By Terelle Jerricks, Managing Editor
Summertime in the Los Angeles Harbor Area is like an endless parade of classic Chevys, Fords, roaring bobbers, choppers and Harleys trekking their way to the coastal areas.
This is especially true on weekends. Caravans with hundreds of cars make their way to Paseo del Mar to see and be seen as everyone takes in the sunshine and ocean views from Point Fermin Park and get a bite to eat at Walker’s Cafe.
Retro in the Rearview
You can’t blame people for wanting to retreat into that nostalgia. We’ve encountered more change than some of us can stand. The specter of terrorism arriving on every doorstep by a multi-generational American is as great as the possibility of it being delivered by a naturalized citizen. Workers are working harder, longer and at more jobs but for less pay, and more of us are spending more of our income on housing—if we are so fortunate to have housing at all. Add to that an election cycle more caustic than the last, what we’re left with is a body politic that is either on the verge of collapsing from exhaustion or a people on the verge of coming apart at the seams.
In times such as these, a vacation by the waterfront is in order. An essay was recently published in the Smithsonian magazine on the relatively short history of how the beach became a vacation destination.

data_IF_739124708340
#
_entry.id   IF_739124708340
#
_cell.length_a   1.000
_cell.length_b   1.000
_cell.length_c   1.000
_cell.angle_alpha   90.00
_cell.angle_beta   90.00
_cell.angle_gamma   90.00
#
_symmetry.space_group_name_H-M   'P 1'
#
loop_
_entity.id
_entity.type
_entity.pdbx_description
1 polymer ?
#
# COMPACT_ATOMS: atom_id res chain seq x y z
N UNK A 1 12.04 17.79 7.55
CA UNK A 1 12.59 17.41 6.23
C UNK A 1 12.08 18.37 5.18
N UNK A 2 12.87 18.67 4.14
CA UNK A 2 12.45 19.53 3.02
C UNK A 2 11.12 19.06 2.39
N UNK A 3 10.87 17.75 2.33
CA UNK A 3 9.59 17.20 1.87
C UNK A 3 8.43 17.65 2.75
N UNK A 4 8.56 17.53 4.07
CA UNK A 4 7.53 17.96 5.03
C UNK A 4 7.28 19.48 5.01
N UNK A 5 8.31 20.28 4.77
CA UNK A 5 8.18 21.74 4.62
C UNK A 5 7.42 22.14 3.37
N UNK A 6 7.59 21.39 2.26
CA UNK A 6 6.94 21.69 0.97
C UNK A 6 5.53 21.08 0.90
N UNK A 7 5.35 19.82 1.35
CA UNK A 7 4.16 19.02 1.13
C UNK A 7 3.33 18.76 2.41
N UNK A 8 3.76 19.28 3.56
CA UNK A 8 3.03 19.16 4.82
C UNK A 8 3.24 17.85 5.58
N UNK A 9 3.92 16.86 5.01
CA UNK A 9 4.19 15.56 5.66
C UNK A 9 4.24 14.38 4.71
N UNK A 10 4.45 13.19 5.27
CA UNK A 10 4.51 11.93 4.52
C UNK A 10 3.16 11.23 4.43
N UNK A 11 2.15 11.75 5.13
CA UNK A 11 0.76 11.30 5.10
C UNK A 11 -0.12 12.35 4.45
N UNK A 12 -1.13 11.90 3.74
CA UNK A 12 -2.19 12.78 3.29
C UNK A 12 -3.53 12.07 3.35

Writer Daniela Blei noted that before the industrial revolution in Europe, the beach and by extension, the ocean, was a fearsome place in the popular imagination.
“The coastal landscape was synonymous with dangerous wilderness,” Blei wrote. “It was where shipwrecks and natural disasters occurred, where a biblical flood engulfed the world.”
Industrialization brought greater and more real horrors, and the seashore became a place where people of means could escape inner city air and water pollution, class strife and even racial and ethnic tensions. In this regard, there’s little distinction between that century and this one.
How great it is that there’s still the weather and fun times. Music festivals fill the summer calendar from beginning to end. And, there are food and beer festivals bookending every month of the season.
In the interest of preserving our collective sanity and setting aside, at least for a moment, weighty matters, Random Lengths collaborated with Whitewalls Nationals for this photo shoot featuring classic cars and pin-up models who are a part of that event’s beauty contest. We believe everybody needs a holiday by connecting more, enjoying life more and smiling more during this event-filled season.
Kustom Kulture Lifestyle
Classic cars and trucks, tricked out custom cars, lowriders, hot rods, bobbers, choppers and pin-up models, inspired by the same eras as the cars, will be on display July 16 at Outer Harbor. There will be 13 live bands and a killer DJ, a pin-up beauty contest, pedal cars, bicycles, dance floor and a tiki village.
Time: 9 a.m. to 9 p.m. July 16
Venue: Outer Harbor, Berth 54 and 55, San Pedro
The annual Lobster Festival comes earlier this year. Take advantage of the more moderate temperatures. This year’s lobster festival offers something to look forward to.